Let's pray he makes the right read now that it really counts.
Jim McMahon keeps giving updates to his fans that he’s begun treatments to ward off pain and the early onset of dementia after a career filled with blows to his head and brain.
Hope for the former BYU and Chicago Bears quarterback is in the hands of renowned New York doctor Raymond Damadian this week. Damadian invented the MRI (magnetic resonance imaging) machine and was inducted into the National Inventors Hall of Fame in 1989.
McMahon told reporters in Chicago his doctor has a stand-up MRI machine and that he has “some type of blockage” in the neck area, where the cerebral fluid is blocked and is backing up into the brain.
“Just diagnosing that, once this is resolved, that should take care of a lot of my problems,” McMahon said. The treatments began Nov. 11. “My memory should come back. I am very excited,” McMahon told the Joliet Herald News.
The treatment is non-invasive and will center on shifting the vertebrae. “When people get brain injuries or trauma, you have to look at the whole spine, not just the brain,” said McMahon, who was featured on the cover of Sports Illustrated in September, a story that centered on his memory issues.
McMahon is a character for sure. His antics, his playmaking, his leadership in helping the Chicago Bears win a Super Bowl remain part of football legend.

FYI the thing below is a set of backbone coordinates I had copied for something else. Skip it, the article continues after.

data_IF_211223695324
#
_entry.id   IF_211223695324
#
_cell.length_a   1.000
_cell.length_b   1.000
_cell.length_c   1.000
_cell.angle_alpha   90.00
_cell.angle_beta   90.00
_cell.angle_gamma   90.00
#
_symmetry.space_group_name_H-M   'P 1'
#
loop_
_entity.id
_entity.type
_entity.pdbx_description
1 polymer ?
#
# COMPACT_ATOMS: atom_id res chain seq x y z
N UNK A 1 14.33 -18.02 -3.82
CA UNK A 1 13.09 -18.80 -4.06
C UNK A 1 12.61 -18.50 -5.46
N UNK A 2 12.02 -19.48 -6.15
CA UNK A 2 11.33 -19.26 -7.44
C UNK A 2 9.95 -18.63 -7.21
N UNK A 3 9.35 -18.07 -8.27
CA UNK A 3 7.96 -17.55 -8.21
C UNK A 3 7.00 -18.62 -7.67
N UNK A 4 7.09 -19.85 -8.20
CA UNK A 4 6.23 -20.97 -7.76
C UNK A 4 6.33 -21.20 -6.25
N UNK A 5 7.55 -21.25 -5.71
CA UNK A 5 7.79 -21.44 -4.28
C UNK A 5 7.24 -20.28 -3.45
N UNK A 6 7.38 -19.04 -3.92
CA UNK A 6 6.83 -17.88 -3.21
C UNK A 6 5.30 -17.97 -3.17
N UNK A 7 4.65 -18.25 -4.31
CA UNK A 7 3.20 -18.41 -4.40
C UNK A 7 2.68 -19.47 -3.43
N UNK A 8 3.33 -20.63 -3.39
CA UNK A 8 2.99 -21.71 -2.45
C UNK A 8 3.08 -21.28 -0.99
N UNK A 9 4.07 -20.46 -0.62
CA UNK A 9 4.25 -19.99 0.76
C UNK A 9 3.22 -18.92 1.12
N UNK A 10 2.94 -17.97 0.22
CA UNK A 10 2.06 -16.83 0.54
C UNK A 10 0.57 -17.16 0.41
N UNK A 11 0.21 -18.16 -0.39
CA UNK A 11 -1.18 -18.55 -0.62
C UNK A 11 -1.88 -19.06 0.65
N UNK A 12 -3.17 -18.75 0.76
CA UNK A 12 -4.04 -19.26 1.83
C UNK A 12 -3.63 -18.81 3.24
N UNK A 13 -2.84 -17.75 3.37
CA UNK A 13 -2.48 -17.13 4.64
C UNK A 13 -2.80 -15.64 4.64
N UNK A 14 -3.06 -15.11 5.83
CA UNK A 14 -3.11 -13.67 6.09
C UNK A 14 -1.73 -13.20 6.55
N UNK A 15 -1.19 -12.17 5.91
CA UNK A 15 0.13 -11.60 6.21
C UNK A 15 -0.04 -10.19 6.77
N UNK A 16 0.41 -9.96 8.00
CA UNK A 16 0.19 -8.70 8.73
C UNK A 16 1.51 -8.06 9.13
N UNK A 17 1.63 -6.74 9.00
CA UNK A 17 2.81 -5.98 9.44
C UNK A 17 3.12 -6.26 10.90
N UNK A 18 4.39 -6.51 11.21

I wish him well.
McMahon is truly an enigma. He’s got that outrageous side, and he’s got a gentle, compassionate, almost Robin Hood aspect to his character.
I remember back in the early 1980s, KOVO’s Larson Bennett invited me to cohost a radio show in Provo, and our first guest was to be McMahon. We got a hold of him and invited him to join us after football practice via phone.
Fifteen minutes into the program, McMahon pulled up in his green Plymouth Duster, walked into the station and spent more than half an hour graciously answering questions and giving his opinions. We were a little stunned. The station was located in the boonies and this was before the days of GPS, and our show was nothing really, no reputation, no track record and no history or marketing, and a phone call would have sufficed.
Behind the scenes over the years, McMahon took on a personal battle to lift the burden of a downtrodden family in Pleasant Grove. It never got much publicity, but he saved that family.
A few weeks ago, McMahon was the guest speaker at the 36th annual University of St. Francis Brown and Gold Banquet at the Patrick J. Sullivan Recreation Center in Chicago.
Organizers, knowing his reputation for flamboyance and outrageousness, and the fact he’s been front and center in an NFL Players Association battle to gain attention and perhaps compensation for head trauma injuries by players, didn’t know what to expect.
Someone said, on a scale of 1 to 10, they hoped McMahon would be a 2 or 3.
He delivered a 10, according to a report in the Chicago Herald-News. He was funny, entertaining and held the audience spellbound with his stories of playing with the Bears and his college days. McMahon signed hundreds of autographs that night, and a live auction for a round of golf with him at Rich Harvest Farms brought in $5,000 to the athletic budget.